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Thread: IQ versus RQ (rationality)

  1. #1 IQ versus RQ (rationality) 
    Forum Radioactive Isotope skeptic's Avatar
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    An article in New Scientist discusses some of the shortcomings of the IQ tests.

    http://www.newscientist.com/article/...ure-smart.html

    Having a high IQ does not mean you are smart. It just means you have certain mental tools. However, lots of high IQ people do not actually make very good use of those tools.

    Just as an example, the article mentions that Mensa Canada was surveyed, and its members showed the following beliefs.
    44% in astrology
    51% in biorhythms
    56% in aliens

    Clearly, their high IQ did not protect them from absurd beliefs.

    New Scientist discusses the need for an RQ test, measuring the ability to make rational decisions, as opposed to IQ. People of high RQ would make much better leaders, both in politics and in business. An RQ test would prove highly useful in selecting such people. Such an RQ test would have eliminated Bush junior as American president, for example, and kept the USA out of Iraq.

    Any other views on IQ and rationality?


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  3. #2  
    Forum Professor marcusclayman's Avatar
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    shouldn't you ask for their reasoning behind these beliefs before judging them as absurd? or have you induced that the reasoning used by some, to justify a belief, is the reasoning used by all, for the same belief?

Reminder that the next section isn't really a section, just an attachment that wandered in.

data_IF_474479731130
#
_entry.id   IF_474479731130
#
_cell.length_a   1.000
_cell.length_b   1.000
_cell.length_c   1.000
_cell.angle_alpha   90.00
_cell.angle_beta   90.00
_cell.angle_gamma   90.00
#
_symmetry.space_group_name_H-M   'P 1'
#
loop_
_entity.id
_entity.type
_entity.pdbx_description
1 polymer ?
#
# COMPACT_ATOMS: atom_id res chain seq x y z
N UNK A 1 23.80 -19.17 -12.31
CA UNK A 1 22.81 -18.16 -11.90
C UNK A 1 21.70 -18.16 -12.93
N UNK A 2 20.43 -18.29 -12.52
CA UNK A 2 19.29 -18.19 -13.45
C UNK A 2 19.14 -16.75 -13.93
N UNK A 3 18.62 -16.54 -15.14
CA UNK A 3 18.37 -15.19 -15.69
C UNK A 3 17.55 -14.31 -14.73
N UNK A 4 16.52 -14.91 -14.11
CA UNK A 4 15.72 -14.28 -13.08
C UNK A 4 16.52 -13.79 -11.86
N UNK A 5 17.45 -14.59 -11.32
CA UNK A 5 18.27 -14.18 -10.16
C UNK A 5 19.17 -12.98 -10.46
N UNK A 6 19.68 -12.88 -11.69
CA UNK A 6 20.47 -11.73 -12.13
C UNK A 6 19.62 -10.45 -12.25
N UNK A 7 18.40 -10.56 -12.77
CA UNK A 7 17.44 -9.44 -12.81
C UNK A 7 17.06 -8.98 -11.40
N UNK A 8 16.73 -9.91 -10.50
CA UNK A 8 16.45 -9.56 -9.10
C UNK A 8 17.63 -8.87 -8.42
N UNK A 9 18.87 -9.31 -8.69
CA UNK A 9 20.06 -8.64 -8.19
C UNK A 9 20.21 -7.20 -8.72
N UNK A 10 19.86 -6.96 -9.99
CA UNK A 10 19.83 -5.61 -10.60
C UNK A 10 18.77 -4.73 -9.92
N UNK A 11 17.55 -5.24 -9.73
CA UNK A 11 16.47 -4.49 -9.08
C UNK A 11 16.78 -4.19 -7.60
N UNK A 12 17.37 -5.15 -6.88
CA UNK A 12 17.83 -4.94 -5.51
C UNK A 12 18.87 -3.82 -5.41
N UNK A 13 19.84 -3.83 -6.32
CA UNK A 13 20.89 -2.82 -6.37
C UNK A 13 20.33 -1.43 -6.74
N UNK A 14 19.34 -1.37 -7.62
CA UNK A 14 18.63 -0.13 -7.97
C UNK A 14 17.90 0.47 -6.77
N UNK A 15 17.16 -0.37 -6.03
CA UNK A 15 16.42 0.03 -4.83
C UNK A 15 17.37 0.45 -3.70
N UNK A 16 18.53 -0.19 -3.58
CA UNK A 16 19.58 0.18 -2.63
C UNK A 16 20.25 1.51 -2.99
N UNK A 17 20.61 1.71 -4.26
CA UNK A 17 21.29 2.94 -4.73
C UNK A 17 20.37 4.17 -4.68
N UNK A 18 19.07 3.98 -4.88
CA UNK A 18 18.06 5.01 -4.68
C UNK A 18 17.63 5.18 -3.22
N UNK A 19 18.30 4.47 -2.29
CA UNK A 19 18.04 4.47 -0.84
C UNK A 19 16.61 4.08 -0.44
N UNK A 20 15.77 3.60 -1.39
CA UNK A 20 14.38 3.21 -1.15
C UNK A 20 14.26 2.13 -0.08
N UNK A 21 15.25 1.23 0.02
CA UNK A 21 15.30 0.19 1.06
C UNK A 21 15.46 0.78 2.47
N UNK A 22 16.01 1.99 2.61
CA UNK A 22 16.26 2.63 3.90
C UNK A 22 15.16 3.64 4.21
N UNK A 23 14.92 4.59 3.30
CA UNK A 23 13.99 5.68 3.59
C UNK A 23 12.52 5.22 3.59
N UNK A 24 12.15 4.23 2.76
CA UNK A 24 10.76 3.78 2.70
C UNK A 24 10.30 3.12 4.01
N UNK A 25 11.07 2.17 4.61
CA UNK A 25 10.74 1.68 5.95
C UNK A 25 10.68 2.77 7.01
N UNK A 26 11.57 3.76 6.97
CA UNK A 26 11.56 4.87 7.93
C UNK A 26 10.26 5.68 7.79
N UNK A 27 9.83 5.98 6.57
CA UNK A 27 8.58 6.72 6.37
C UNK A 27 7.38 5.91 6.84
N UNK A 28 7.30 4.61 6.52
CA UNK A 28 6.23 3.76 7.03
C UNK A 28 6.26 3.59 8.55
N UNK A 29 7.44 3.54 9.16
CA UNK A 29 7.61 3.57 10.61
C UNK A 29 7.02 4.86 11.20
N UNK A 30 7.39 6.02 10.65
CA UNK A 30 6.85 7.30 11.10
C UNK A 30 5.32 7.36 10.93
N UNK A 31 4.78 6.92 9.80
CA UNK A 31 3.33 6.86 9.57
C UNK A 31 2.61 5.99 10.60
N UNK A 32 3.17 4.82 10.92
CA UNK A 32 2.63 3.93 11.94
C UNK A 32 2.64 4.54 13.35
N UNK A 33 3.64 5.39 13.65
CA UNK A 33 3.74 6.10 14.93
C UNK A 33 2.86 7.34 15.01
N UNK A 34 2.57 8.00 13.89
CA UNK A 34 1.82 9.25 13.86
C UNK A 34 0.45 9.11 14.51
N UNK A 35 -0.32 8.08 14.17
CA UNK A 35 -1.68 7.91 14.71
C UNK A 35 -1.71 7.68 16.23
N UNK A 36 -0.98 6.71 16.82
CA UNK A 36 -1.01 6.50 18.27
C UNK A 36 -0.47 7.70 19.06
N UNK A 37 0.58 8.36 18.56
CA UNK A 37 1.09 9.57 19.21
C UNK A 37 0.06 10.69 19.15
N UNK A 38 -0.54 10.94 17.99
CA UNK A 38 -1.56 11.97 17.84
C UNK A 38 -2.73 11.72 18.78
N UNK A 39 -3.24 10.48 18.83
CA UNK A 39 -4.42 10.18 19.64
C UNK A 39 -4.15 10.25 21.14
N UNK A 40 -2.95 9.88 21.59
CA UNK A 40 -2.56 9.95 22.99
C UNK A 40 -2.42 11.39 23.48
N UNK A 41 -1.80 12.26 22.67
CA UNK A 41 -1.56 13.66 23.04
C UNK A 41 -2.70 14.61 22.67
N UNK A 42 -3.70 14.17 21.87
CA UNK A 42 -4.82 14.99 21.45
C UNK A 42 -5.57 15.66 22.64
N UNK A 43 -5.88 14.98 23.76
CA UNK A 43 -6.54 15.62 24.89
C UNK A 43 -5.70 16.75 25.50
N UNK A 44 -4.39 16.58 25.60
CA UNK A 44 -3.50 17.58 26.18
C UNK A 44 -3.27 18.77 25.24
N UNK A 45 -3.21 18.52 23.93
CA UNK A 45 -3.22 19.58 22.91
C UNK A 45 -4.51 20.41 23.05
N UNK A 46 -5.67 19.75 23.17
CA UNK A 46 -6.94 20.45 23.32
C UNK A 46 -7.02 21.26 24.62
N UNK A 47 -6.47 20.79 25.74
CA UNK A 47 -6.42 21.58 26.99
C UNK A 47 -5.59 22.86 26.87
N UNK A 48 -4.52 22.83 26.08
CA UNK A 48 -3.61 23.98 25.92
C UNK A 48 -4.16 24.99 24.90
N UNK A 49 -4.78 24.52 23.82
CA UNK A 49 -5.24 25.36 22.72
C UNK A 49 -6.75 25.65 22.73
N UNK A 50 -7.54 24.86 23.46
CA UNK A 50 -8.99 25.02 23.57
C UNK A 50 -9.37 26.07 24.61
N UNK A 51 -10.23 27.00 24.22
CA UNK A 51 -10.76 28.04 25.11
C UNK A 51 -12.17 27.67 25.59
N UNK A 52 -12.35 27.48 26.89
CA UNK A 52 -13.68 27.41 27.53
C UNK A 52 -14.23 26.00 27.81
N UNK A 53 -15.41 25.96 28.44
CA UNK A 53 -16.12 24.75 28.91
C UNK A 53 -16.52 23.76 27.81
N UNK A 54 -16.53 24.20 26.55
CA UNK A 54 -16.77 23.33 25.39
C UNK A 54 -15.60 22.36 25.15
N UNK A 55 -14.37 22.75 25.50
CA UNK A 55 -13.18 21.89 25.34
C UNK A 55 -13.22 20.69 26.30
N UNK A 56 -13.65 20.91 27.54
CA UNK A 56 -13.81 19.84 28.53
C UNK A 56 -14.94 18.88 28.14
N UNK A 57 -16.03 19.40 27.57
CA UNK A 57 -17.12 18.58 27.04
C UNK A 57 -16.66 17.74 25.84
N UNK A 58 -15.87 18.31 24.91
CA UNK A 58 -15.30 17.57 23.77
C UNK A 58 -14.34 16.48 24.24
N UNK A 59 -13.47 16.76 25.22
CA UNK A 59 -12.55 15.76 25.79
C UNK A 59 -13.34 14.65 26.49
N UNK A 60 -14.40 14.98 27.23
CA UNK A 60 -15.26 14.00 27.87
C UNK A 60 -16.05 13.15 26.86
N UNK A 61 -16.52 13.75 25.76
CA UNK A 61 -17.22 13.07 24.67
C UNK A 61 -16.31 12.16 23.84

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  4. #3  
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    I believe in aliens. Not the flying saucer kind though, but I am pretty sure there are aliens on other planets. How were the questions phrased?

    It does not surprise me at all that even people of high intelligence can have absurd beliefs, or more specifically lend themselves to poor rationality. People aren’t made up of only a logic component. There are emotions, which help actuate our instincts, to consider as well. These two aspects, most of the time, don’t work well together, unfortunately.
    Disclaimer: I do not declare myself to be an expert on ANY subject. If I state something as fact that is obviously wrong, please don't hesitate to correct me. I welcome such corrections in an attempt to be as truthful and accurate as possible.

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  5. #4  
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    I do not think there is anything incredible about the idea that high IQ people may still have absurd beliefs. Take the 44% who believe in astrology. There is absolutely nothing about astrology that redeems it. It is pure superstition, and anyone who believes it has an irrational belief.